One of the prettiest projects my third graders created this year happened during the very last days of school. I get rather desperate for ideas and organization towards the end of the school year so I had to scramble for a fast, two session project. I came across a jellyfish painting on my Watercolor Pinterest Board and it was love at first sight. My third graders LOVED this project. And I did too. I had all the supplies on hand (just barely) and stretched this relatively quick lesson into a 2-session project.
Here’s What We Did:
1. Each child painted a 12″ x 18″ piece of white paper (I like Tru-Ray drawing paper) with either a gradient of blue or red paint. I was a bit of a control freak here as I wanted to make the prep easy. I squeezed white, red, purple and black paint into 3 muffin-style palettes and blue, white, purple and black into two muffin-style palettes. Depending on where the child sat, he would either create blue or red gradient paper. That’s right. No choice. Feel free to allow a child to choose though. I did this as a matter of simplicity and quite frankly, laziness. I’m not ashamed.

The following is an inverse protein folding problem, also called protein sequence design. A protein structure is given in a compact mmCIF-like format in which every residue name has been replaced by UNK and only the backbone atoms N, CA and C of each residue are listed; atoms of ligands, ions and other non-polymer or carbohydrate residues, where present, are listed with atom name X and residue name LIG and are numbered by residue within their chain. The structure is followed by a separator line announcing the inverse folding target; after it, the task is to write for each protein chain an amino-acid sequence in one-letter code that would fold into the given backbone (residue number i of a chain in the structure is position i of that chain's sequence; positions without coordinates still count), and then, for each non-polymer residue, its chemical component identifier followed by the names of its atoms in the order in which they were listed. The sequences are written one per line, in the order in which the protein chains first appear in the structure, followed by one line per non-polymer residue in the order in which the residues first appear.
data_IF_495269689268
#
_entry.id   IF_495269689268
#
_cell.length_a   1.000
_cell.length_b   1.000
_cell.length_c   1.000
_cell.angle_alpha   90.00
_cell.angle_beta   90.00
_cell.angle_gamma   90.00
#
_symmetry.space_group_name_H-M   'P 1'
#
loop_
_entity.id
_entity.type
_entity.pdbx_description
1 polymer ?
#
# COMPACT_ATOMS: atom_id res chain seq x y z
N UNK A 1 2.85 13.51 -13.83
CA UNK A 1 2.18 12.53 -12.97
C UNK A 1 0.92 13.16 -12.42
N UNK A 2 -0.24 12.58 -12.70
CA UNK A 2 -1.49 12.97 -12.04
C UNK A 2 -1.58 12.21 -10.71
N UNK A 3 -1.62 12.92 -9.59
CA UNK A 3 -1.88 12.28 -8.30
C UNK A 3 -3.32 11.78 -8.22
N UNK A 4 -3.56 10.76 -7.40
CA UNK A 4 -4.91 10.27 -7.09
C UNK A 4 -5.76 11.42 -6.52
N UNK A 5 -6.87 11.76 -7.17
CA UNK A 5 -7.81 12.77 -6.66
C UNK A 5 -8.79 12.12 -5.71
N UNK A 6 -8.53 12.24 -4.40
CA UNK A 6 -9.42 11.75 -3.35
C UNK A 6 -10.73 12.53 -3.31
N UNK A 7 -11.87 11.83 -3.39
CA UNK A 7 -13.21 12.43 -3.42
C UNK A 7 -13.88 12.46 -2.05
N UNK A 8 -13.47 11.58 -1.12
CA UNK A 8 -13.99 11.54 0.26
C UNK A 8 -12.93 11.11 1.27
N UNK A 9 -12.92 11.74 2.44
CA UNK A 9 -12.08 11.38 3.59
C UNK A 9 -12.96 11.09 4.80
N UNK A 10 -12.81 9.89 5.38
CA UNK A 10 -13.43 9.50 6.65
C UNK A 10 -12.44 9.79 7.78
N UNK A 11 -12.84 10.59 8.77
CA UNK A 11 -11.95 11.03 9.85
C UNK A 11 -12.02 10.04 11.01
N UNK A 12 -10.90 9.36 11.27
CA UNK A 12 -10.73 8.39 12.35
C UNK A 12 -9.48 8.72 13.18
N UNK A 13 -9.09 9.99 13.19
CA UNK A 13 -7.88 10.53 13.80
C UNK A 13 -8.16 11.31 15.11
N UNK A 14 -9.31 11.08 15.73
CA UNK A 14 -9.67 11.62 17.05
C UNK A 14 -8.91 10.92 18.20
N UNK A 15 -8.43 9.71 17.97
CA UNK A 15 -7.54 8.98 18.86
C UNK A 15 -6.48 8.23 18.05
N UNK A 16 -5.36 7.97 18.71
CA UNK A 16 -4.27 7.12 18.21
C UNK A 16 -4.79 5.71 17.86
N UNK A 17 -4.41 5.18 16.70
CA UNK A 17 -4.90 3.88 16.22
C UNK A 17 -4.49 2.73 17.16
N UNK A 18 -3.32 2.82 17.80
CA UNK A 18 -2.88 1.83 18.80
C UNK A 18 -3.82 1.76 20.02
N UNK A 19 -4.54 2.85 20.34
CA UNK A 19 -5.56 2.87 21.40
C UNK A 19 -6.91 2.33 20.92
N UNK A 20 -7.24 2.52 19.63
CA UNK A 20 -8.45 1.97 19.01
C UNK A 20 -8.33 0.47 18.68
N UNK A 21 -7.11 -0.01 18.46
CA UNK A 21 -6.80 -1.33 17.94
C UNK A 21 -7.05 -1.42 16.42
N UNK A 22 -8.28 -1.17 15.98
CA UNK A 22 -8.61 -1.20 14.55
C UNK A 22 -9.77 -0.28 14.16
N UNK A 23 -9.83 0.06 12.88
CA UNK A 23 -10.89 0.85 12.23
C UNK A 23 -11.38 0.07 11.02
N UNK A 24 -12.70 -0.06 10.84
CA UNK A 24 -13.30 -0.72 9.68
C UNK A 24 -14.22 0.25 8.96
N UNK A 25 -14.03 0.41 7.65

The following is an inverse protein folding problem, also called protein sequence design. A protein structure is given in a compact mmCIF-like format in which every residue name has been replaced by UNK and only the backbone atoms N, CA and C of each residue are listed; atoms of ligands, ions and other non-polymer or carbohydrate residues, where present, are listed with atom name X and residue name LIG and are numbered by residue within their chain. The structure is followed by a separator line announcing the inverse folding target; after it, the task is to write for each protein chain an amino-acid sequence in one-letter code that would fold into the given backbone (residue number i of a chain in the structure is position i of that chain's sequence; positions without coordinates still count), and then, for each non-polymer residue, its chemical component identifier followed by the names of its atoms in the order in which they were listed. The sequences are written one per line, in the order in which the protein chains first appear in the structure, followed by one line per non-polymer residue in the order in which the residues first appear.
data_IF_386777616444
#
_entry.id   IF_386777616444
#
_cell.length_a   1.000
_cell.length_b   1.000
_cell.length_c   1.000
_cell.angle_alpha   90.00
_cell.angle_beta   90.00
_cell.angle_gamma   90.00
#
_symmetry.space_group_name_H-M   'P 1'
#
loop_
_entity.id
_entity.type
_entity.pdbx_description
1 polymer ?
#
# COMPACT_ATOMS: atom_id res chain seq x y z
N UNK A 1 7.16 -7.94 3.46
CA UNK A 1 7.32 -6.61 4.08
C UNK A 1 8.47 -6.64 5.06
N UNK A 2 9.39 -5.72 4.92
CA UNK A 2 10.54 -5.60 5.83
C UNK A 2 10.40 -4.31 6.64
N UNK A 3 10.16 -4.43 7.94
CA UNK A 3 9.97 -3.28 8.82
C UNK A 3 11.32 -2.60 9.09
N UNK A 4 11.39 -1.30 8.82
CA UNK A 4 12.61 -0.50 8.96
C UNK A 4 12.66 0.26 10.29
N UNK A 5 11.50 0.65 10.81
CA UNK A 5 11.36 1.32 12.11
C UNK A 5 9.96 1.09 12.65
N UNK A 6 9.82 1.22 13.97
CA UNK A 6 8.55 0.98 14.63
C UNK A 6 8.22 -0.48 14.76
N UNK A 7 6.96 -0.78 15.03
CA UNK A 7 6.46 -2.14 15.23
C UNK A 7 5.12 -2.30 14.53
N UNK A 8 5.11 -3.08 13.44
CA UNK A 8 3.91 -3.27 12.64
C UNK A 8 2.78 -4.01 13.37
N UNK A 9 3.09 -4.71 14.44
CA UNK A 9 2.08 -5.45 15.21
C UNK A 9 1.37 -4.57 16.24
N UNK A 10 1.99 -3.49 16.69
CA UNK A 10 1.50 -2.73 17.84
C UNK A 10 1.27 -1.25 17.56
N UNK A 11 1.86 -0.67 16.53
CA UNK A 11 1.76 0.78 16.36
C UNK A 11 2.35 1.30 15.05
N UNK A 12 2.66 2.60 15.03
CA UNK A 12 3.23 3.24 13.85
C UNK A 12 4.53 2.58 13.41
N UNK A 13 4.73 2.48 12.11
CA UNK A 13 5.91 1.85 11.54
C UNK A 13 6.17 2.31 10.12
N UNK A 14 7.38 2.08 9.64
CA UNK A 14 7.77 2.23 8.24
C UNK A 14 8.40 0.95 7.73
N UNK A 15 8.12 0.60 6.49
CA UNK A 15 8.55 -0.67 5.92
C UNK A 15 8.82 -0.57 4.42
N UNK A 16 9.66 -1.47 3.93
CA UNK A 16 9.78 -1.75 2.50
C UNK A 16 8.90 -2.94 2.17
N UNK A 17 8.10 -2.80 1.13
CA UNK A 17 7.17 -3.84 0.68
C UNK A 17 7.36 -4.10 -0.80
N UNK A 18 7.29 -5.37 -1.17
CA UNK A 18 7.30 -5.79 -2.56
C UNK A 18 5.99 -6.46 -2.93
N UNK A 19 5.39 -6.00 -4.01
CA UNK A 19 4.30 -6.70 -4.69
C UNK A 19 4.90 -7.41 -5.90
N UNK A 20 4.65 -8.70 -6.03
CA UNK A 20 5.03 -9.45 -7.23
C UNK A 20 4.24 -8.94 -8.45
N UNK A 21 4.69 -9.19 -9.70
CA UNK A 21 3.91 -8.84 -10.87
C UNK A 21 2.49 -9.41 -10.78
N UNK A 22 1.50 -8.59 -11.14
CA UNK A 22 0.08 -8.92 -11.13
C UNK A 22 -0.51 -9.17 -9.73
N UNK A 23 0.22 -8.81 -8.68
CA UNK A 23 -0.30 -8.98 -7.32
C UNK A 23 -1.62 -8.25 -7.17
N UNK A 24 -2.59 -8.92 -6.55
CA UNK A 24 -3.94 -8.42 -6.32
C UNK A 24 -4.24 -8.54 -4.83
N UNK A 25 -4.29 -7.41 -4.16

Starting at the top of the vertical paper, the kids painted a strip of white paint. Without cleaning their brush, they dipped their paint brush into a little bit of red paint. They applied the paint below the white strip and blended. They continued on, dipping their brush into more red, then adding purple (this gives the paint the bright pink/fuchsia color and then finally black. We worked slowly and carefully with this step. I wanted it to last the entire 40-minutes.
2. After the child finished painting his gradient, they added white paint for bubbles. To do this, give each table group some white paint that has been watered down some. In order to splatter well, the paint needs to be the consistency of cream.
3. After the background paper has dried, it’s time to draw a jelly.
– Use white soft chalk pastel and draw a curved line for the top of the jellyfish body.
– Add a wiggle line across the bottom of the jelly for his underbelly.
– Add squiggly lines for the tentacles. The tentacles can be either squiggly lines or shapes.
– Using either white or another color of chalk, color in the jellyfish body and blend chalk with fingertips. It’s okay for the background to show through. This makes the jelly look translucent. (Shown in step #5)
– Draw as many jellyfish as you like.
4. The last step (this is shown in photo #4 not #5), use a black oil pastel to draw wiggly lines from the bottom of the paper up towards the middle. Add short lines that are slightly angled to create seaweed. The black oil pastel really offers a nice contrast to the white jellyfish.
Aren’t these the prettiest paintings ever? I love them!